Wednesday, 27 June 2012
Long out of print, early editions of his books have become highly collectible and sought out by art enthusiasts and practitioners but last year Titan Books began re-publishing facsimile hardback editions of the illustrator's guides.
A fourth – perhaps his best known work, Creative Illustration – is due for release in October.
Figure Drawing for All it's Worth provides a seminal course covering all the techniques needed to master drawing the figure. Hailed by the American Academy of Art as “one of the most brilliant contributions that figure drawing has ever received” Loomis’s book is packed with beautiful examples to help you master anatomy and capture the human form at any age, in movement and at rest.
Drawing the Head and Hands, also released last year, offer a masterclasses in tackling what comic artists often find the most difficult elements in figure drawing, but world-class illustrator Andrew Loomis’s classic primer offers plenty of solutions.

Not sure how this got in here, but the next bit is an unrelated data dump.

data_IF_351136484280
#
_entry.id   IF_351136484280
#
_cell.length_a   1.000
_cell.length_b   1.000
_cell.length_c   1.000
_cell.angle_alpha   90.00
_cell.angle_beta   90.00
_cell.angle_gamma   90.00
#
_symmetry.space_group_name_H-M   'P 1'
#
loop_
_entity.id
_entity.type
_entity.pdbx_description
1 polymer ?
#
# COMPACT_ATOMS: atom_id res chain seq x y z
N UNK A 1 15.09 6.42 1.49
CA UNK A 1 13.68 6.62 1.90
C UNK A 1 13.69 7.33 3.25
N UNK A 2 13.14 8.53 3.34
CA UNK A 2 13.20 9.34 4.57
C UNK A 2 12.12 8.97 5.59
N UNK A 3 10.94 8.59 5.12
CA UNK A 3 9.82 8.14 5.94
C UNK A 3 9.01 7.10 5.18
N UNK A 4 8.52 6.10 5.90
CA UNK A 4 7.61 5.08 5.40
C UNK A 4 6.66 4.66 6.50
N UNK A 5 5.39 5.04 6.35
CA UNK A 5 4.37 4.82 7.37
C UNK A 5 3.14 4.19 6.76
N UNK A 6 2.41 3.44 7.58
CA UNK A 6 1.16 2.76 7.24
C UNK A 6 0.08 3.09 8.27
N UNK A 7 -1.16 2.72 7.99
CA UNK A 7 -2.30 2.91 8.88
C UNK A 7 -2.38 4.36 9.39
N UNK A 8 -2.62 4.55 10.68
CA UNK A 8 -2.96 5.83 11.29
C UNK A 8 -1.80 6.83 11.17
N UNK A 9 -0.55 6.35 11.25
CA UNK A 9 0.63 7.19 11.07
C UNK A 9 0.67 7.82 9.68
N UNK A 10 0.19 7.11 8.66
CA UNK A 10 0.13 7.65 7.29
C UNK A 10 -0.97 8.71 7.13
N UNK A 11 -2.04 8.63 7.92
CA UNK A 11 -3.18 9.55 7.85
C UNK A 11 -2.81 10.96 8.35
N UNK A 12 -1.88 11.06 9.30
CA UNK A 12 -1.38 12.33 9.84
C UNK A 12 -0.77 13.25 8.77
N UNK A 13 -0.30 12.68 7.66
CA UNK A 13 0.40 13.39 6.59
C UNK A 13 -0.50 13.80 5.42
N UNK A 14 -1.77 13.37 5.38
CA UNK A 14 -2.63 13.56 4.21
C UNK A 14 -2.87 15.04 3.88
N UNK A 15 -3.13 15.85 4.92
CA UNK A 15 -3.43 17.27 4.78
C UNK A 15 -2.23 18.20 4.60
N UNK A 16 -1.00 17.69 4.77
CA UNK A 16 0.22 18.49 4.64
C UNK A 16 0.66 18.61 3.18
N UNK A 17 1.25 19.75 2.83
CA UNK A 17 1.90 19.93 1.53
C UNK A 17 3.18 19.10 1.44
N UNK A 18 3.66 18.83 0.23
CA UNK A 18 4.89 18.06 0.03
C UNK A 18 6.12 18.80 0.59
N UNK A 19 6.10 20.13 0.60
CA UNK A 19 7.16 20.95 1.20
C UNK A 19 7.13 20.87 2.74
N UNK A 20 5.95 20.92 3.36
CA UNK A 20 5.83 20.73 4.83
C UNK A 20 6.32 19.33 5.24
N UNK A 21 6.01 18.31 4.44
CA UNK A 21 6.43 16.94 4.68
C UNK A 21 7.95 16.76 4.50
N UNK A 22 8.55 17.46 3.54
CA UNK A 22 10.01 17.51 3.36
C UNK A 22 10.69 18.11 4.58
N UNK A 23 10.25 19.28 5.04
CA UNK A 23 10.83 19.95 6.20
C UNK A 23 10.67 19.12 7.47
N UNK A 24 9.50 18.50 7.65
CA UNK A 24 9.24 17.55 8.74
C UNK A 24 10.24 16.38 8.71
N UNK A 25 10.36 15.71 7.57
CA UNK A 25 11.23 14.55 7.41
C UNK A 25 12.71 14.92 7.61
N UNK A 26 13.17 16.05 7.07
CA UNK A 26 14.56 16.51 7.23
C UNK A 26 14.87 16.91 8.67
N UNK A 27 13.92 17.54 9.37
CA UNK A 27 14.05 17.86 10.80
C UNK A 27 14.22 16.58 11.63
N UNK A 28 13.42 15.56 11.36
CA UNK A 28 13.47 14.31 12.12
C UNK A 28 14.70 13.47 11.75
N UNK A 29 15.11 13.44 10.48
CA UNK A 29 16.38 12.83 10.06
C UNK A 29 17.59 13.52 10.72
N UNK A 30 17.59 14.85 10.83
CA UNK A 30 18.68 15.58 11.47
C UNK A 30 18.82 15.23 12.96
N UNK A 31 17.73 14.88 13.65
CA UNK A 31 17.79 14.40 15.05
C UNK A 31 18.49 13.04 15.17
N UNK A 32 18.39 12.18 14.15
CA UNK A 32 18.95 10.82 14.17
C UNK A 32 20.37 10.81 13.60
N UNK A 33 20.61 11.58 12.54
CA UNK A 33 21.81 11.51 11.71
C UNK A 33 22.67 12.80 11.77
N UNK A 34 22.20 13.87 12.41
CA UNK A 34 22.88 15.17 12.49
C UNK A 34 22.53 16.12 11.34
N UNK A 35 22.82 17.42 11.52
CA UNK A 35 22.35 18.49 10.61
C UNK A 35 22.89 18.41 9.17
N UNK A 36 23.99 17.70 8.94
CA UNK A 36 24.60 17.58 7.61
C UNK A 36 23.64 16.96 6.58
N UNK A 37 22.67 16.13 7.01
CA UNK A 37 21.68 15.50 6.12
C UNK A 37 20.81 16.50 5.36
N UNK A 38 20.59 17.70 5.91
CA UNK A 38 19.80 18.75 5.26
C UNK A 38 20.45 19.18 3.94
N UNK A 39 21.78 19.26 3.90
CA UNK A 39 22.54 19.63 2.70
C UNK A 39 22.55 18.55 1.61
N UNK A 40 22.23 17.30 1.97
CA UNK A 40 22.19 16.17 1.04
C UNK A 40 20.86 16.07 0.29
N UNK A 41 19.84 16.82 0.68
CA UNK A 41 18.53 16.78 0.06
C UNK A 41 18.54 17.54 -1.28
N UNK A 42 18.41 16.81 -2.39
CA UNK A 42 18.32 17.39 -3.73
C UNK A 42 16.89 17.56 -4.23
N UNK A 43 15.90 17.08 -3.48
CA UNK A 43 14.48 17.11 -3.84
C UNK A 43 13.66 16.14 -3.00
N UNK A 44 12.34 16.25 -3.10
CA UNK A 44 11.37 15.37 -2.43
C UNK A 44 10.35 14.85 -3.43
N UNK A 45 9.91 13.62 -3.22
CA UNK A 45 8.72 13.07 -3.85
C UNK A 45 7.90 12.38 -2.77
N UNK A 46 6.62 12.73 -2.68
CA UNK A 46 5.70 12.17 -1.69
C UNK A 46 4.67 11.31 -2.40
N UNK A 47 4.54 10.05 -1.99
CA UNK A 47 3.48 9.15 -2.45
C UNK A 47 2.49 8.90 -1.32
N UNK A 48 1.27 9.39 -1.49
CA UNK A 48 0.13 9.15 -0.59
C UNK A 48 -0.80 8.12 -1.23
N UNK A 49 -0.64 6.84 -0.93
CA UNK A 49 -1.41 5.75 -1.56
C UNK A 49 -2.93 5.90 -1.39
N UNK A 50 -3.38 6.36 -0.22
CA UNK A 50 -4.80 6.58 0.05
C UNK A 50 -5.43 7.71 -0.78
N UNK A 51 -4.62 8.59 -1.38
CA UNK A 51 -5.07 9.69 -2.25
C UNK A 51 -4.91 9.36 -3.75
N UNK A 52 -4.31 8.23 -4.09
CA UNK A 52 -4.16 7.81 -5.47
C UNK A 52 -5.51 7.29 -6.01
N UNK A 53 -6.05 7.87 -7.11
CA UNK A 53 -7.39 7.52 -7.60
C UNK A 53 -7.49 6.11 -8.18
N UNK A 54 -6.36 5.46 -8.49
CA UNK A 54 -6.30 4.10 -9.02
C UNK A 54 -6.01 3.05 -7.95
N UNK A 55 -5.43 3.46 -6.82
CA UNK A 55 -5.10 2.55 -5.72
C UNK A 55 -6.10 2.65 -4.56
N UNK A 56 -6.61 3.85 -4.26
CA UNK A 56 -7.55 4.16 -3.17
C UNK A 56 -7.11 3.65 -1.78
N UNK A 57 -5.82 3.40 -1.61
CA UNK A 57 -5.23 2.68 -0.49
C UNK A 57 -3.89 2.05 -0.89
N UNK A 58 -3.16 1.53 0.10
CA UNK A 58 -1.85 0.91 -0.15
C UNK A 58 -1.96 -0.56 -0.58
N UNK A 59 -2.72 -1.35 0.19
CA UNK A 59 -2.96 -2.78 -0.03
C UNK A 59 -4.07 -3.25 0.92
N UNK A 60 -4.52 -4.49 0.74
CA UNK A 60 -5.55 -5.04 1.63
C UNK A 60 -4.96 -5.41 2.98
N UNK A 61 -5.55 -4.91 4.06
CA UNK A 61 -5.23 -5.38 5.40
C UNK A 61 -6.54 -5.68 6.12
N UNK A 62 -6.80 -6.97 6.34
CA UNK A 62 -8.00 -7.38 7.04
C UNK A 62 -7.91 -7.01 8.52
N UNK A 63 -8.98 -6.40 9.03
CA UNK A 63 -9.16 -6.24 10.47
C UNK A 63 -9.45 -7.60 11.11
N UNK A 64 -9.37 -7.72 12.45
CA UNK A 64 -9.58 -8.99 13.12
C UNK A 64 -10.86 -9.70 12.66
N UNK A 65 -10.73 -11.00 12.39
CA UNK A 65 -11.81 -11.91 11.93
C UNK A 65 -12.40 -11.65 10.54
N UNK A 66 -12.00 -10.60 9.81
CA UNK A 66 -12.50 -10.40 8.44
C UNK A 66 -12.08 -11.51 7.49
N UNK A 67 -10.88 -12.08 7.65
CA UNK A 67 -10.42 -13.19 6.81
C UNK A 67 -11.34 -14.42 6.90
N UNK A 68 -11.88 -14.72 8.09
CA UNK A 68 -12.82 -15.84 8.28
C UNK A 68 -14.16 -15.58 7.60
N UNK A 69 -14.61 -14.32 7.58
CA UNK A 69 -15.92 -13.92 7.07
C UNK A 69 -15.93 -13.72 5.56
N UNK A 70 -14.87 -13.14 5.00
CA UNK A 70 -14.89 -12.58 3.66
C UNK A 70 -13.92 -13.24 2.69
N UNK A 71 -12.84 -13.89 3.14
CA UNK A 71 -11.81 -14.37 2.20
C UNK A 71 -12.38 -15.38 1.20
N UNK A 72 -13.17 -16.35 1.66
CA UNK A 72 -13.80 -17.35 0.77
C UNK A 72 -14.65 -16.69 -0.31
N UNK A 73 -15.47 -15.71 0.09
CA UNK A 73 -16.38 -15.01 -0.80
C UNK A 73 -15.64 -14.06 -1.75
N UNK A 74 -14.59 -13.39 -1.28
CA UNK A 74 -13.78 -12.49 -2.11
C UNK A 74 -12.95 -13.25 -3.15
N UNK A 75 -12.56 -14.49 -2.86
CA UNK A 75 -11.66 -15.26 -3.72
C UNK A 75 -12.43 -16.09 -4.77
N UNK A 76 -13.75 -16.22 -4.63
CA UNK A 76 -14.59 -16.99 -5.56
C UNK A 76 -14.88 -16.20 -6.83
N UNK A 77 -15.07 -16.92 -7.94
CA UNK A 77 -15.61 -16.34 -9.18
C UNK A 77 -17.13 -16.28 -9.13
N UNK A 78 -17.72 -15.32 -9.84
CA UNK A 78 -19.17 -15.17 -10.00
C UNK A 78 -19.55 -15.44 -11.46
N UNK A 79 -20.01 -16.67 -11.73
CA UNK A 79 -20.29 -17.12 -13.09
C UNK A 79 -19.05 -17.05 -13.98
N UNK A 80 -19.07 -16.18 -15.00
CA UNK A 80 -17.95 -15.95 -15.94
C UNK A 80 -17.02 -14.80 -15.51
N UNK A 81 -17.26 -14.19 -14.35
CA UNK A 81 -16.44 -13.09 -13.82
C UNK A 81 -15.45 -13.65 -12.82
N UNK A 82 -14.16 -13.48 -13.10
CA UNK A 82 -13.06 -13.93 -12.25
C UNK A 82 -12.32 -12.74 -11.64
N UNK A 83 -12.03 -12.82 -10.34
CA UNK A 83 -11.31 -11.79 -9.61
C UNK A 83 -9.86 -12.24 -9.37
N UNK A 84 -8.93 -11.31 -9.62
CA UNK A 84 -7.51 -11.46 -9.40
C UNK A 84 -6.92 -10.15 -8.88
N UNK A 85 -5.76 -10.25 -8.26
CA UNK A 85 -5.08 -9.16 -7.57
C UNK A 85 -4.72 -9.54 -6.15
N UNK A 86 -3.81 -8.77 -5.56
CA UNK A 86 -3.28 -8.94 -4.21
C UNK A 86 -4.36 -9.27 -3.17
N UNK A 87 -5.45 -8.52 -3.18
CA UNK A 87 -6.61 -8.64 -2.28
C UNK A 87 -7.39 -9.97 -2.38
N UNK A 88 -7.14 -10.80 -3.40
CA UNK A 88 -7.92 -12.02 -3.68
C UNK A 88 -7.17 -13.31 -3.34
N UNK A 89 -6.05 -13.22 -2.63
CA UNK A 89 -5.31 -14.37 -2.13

Successful Drawing - a superb resource covering all the techniques needed to master three-dimensional drawing that has been many an artist's bible for 60 years. From the fundamentals of proportion, placement, perspective, planes and pattern, through a detailed examination of scale and the effects and capture of light, to the mastery of conception, construction, contour, character and consistency, Successful Drawing is filled with step-by-step instruction, professional tips and beautiful illustration.
In October, Titan will publish the fourth facsimile in the series – Creative Illustration, considered Loomis’s magnum opus, which is aimed primarily at the professional-level illustrator.
It’s divided into seven sections: Line, Tone, Colour, Telling the Story, Creating Ideas, Fields of Illustration, and Experimenting and Studies. The book is filled with instructions, tips, insider experiences, and incredible illustrations and definitely one for artists' wish lists, and a title I've often suggested as a resource elesewhere on downthetubes.
Born in 1892, after studying art, Loomis moved to Chicago where he eventually opened his own studio – working in editorial and advertising for most of the top clients of the time, including Kellogg’s, Coca Cola, Lucky Strike and many others. He also became renowned as an art teacher and his instructional books on illustration and art - which also include Fun with a Pencil and The Eye of a Painter - are acclaimed classics in the field.
As well as Alex Ross, Dick Giordano, and Steve Lieber, among others, have cited the influence of Loomis on their style and studies. Steve Rude named one of the characters he drew in the Nexus comic book General Loomis.
• Andrew Loomis: Wikipedia Entry